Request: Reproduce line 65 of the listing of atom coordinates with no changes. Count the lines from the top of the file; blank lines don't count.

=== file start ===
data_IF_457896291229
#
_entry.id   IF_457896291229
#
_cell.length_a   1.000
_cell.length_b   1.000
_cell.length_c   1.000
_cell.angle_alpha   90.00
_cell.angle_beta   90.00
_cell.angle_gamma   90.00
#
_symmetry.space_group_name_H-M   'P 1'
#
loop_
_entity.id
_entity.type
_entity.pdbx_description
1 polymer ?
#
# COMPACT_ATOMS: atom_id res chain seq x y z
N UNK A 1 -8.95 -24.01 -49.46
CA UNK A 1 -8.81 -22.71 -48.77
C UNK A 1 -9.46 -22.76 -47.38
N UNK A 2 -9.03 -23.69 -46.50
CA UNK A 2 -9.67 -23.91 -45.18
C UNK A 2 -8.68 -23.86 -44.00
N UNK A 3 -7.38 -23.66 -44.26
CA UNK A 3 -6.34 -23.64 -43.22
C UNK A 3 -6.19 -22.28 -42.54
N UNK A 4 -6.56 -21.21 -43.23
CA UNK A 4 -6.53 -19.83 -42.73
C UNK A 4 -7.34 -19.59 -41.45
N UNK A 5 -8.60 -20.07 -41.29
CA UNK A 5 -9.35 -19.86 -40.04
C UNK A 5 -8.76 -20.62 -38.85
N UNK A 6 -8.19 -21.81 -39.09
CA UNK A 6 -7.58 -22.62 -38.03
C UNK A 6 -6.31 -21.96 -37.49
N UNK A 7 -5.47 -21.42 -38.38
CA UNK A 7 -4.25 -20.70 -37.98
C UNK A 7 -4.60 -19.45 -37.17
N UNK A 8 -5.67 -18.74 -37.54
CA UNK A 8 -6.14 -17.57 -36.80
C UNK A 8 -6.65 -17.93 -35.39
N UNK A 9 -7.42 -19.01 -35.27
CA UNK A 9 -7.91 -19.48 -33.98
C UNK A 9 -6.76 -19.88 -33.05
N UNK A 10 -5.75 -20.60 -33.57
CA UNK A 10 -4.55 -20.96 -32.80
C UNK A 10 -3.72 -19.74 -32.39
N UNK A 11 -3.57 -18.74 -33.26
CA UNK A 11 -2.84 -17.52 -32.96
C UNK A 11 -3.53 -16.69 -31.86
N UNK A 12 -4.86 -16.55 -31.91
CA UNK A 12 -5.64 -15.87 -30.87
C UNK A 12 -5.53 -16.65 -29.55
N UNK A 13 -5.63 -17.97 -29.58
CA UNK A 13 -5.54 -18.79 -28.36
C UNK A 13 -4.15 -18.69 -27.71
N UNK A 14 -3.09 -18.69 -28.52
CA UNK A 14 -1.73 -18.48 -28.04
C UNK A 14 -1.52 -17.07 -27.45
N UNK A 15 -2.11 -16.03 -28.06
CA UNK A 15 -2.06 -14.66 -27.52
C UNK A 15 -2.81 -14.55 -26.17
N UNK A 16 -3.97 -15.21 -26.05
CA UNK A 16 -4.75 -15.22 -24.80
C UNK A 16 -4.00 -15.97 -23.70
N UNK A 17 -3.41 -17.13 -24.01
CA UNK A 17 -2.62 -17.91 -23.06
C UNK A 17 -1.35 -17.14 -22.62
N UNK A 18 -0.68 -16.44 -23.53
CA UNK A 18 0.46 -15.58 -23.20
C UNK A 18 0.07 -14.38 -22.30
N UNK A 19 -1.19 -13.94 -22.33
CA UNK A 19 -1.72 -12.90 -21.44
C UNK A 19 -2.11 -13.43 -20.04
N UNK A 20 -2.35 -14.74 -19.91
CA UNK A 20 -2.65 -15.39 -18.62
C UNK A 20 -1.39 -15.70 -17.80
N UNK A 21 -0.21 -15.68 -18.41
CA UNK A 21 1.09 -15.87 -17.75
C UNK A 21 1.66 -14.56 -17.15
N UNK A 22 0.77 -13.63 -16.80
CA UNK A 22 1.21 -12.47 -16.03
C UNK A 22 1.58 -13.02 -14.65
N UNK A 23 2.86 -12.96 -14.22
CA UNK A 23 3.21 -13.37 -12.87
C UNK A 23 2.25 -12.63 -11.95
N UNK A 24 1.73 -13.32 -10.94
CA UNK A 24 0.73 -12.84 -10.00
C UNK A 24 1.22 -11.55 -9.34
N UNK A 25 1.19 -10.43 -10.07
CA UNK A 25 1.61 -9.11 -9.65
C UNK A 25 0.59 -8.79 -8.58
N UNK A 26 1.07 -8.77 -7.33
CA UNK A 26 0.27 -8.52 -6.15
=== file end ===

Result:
C UNK A 15 -2.81 -14.55 -26.17